Impacts of funding restrictions on abortion access: Tennessee

September 2020

Impacts of funding restrictions on abortion access: Tennessee

Ibis Reproductive Health. Impacts of funding restrictions on abortion access: Tennessee. Issued September 2020. 

Medicaid is a joint federal and state health insurance program in the United States for people who meet income eligibility criteria, i.e. households with incomes up to 138% of the federal poverty level. Medicaid coverage has been shown to improve health outcomes and reduce mortality; however, coverage varies state-tostate and restrictions on coverage have a disproportionate impact on those with limited financial means.

Women comprise over two-thirds of adult Medicaid enrollees, and approximately 67% of women on Medicaid are of reproductive age (15-44 years). Although Medicaid covers a wide range of reproductive health care services, including family planning, prenatal and postpartum care, and childbirth, coverage of abortion services is limited by the Hyde Amendment.

First passed in 1976, the Hyde Amendment prohibits federal funding for Medicaid coverage of abortion care except when a person’s* pregnancy results from rape or incest, or when it endangers the pregnant person’s life. The Hyde Amendment has been renewed annually as a rider to the Labor, Health and Human Services, Education, and related Agencies (Labor-H) appropriations legislation. States may elect to use their own funds to cover abortion care for pregnant people with Medicaid under broader circumstances; however, as of January 2020, only 16 states have opted to use their own state funds to cover abortion in most cases, while 34 states and the District of Columbia follow the federal Hyde prohibitions.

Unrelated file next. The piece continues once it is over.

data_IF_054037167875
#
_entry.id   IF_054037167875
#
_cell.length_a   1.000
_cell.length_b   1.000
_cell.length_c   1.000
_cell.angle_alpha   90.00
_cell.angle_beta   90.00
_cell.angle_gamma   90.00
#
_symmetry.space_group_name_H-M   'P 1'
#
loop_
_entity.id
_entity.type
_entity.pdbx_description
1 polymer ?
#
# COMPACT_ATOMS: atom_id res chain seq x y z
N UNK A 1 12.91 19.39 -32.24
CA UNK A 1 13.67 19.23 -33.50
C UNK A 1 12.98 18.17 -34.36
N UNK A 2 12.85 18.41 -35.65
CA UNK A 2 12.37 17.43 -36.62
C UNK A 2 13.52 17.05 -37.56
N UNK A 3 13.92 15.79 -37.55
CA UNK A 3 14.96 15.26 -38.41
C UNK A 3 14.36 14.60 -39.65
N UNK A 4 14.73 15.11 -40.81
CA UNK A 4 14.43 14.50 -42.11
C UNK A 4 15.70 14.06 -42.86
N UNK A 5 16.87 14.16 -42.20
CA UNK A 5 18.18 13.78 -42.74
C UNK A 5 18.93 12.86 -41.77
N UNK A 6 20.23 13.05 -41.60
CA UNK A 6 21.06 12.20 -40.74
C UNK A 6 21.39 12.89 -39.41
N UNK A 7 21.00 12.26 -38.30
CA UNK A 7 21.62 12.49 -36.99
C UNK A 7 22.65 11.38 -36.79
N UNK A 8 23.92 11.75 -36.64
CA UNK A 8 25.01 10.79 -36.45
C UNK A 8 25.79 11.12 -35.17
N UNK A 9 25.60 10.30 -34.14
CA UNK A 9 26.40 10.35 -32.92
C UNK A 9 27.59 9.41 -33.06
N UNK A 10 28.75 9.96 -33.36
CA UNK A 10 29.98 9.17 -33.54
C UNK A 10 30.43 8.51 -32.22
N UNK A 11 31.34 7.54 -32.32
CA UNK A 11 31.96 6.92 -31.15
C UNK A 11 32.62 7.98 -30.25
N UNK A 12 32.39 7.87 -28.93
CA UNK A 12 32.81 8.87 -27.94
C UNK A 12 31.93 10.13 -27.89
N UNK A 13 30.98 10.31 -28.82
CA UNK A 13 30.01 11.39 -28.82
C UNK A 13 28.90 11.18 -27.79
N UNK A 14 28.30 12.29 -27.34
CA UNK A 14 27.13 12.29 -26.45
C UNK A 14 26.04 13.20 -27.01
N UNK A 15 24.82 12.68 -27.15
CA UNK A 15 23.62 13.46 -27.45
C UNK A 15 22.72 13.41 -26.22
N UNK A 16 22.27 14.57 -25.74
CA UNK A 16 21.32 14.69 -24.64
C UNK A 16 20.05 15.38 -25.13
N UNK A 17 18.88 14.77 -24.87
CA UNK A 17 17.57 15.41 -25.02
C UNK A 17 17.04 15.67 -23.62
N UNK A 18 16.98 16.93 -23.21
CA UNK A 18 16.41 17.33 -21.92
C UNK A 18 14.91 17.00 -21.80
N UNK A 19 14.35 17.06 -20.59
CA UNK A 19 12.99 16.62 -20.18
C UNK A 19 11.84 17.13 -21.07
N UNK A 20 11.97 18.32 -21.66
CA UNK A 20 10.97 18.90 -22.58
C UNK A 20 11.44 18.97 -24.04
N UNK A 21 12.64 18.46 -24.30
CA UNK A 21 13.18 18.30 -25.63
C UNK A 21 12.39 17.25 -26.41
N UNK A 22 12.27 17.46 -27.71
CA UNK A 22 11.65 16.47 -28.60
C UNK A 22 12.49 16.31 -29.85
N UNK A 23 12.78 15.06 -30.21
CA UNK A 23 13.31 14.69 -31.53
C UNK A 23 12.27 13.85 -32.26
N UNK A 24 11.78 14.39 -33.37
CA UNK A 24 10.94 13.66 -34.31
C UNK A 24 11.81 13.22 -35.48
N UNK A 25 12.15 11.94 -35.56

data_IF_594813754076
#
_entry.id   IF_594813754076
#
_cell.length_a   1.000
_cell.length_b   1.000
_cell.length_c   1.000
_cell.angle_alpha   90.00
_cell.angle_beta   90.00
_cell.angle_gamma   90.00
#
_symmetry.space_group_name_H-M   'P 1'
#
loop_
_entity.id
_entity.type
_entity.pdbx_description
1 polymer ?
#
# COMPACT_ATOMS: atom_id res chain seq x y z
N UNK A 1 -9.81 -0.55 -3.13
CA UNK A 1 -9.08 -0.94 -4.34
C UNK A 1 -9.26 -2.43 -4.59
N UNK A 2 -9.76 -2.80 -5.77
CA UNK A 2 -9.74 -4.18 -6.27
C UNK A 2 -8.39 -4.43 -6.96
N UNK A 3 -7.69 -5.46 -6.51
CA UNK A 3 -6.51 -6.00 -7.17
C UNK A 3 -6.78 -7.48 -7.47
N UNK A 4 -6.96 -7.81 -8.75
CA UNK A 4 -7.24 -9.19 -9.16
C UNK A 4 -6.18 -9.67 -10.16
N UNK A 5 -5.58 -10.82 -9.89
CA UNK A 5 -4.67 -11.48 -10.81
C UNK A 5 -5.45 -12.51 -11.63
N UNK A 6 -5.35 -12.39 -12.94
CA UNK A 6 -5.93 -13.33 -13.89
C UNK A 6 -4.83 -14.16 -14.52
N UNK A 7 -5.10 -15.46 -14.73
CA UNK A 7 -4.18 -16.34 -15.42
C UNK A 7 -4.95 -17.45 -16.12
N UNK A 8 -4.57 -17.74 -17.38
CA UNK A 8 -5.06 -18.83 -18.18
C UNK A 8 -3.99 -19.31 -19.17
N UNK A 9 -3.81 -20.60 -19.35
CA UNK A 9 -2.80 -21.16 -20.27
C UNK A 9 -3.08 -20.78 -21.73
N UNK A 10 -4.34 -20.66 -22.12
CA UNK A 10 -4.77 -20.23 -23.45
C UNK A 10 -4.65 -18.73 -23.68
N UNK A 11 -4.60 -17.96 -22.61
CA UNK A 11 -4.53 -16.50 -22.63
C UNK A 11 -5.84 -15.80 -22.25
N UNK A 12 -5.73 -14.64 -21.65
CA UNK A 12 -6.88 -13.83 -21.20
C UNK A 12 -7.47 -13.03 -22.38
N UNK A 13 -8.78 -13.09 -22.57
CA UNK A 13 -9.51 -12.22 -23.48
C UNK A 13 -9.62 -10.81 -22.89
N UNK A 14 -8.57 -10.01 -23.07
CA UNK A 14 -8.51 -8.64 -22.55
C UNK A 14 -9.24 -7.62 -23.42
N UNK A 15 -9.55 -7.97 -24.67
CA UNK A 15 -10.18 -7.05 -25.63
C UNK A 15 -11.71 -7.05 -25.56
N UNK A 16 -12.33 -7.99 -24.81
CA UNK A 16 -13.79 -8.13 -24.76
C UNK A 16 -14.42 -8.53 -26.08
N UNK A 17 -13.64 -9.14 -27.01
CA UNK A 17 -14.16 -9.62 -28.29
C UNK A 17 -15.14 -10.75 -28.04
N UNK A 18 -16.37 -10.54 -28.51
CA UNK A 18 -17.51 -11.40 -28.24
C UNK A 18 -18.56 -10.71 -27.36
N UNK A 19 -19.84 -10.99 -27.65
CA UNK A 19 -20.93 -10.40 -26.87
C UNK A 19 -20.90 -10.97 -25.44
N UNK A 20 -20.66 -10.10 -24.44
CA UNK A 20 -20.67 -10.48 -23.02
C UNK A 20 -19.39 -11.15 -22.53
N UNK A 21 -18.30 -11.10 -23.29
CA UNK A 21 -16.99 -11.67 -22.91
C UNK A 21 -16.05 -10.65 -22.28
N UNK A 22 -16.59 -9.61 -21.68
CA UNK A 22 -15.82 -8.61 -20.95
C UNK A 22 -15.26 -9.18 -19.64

In 2014, three-fourths of all women who had an abortion in the United States were low income, one-half of whom were living under the federal poverty line and eligible for Medicaid coverage.

Yet Medicaid accounted for just 24% of payments for abortion care that year, with many patients having to pay out-of-pocket. Research in a similarly restrictive Southern state found that Medicaid funding restrictions may lead to 29% of pregnant women who meet criteria for Medicaid continuing a pregnancy rather than obtaining an abortion. For pregnant people who are able to obtain an abortion, these funding restrictions may delay wanted care or force them to forgo needed household expenses, such as groceries or rent, in order to pay out-of-pocket for care.